On Tuesday evening, before the Bucks face the Miami Heat in what will likely be the NBA's version of scooping slop out of the chum bucket, the organization will honor Brian Winters.
Originally hailing from Long Island, Winters came to the Bucks as part of the trade that sent Kareem Abdul-Jabbar to the Lakers in 1975. Los Angeles grabbed Winters with the 12th pick in the 1974 NBA draft. He had a productive nine year career that included two All Star appearances and played on six different playoff teams. Winters averaged 16.2 points and 4.1 assists over his career. His best years were as a Buck in the mid to late 70's where he averaged over 19 points and a little under five assists per game. His number 32 hangs in the rafters at the Bradley Center.
Since retiring from the NBA, Winters has held down a number coaching gigs, including assistant jobs under Pete Carril at Princeton and Lenny Wilkins at Cleveland and Atlanta. He was the inaugural coach for the Vancouver Grizzlies for a year and a half and more recently, he was the head coach for the WNBA's Indiana Fever. How many former Bucks can say they've steered a WNBA team to the playoffs?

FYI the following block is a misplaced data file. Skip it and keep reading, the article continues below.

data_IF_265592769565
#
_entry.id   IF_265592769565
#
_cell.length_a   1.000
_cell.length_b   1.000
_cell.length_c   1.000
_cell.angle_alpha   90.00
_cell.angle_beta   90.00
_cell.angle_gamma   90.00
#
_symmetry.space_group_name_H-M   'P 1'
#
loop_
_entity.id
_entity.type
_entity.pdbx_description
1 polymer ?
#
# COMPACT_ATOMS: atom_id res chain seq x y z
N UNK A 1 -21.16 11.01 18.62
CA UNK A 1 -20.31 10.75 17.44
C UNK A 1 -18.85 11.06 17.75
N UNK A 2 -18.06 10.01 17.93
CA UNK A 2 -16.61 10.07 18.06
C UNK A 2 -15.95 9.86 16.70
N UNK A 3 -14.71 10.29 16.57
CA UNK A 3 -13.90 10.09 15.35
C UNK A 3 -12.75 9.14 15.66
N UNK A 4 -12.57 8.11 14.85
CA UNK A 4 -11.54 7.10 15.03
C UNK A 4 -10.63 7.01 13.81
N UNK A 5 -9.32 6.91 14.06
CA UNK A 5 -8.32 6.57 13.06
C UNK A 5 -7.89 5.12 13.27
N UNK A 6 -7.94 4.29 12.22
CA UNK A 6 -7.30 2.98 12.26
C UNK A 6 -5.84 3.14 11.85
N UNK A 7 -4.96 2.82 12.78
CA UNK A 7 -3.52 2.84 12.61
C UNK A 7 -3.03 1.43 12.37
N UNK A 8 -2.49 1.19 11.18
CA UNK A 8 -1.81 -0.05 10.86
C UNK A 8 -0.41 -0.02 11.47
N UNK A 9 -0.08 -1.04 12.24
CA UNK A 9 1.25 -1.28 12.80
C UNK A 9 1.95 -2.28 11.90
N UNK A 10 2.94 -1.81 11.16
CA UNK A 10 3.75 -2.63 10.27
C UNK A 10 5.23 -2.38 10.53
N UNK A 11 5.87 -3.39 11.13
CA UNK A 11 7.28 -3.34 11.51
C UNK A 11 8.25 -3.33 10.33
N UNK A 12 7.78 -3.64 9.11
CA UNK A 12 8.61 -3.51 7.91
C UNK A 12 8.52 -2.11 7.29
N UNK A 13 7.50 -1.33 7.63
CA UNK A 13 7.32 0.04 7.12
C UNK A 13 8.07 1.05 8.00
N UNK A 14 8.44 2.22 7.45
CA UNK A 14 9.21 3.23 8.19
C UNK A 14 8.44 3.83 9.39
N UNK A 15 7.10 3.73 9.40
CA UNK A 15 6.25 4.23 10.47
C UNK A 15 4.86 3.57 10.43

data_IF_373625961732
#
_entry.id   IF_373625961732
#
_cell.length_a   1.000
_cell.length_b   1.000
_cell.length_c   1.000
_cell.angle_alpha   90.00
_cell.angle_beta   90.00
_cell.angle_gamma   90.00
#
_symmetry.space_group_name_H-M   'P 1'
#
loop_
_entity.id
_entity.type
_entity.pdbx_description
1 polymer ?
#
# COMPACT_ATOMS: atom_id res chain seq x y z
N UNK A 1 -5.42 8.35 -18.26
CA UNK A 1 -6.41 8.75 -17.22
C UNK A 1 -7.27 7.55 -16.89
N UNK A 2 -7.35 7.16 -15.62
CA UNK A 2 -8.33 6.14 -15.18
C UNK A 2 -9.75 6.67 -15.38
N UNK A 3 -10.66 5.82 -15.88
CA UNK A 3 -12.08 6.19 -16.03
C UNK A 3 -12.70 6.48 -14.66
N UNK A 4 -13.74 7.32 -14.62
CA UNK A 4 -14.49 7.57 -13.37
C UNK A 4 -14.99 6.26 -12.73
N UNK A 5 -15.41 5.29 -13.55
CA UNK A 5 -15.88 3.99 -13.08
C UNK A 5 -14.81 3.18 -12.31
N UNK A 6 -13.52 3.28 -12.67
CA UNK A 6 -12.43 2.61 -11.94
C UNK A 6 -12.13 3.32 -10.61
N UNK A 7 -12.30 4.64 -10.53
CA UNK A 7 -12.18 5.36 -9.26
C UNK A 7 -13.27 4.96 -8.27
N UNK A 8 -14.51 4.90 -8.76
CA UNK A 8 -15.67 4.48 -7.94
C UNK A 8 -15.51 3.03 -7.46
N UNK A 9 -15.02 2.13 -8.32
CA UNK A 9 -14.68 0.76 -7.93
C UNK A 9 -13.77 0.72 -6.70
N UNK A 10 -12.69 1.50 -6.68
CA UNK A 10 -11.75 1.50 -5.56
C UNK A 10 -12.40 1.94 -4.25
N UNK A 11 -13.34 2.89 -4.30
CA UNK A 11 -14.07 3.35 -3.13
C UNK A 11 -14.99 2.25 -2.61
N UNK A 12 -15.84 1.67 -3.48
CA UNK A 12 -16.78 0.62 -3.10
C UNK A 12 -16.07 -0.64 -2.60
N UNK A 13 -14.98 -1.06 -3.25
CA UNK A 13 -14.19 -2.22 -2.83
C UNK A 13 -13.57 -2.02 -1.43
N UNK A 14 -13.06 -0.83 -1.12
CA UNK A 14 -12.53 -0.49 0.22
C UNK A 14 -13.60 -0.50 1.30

So there you have it Bucks fans. There's a reason to leave the house on a Tuesday night. Go downtown, stop at Goolsby's for a few pops and some hot wings, get yourself a couple cheap Bucks tickets, watch Johnny Mac carry Brian Winters around on his shoulders at half time, then quickly head into the Courtside Club so you don't have to watch two of the NBA's loneliest teams blame their uninspired play on crooked referees while they slowly limp in overpaid fashion to the end of another pointless season.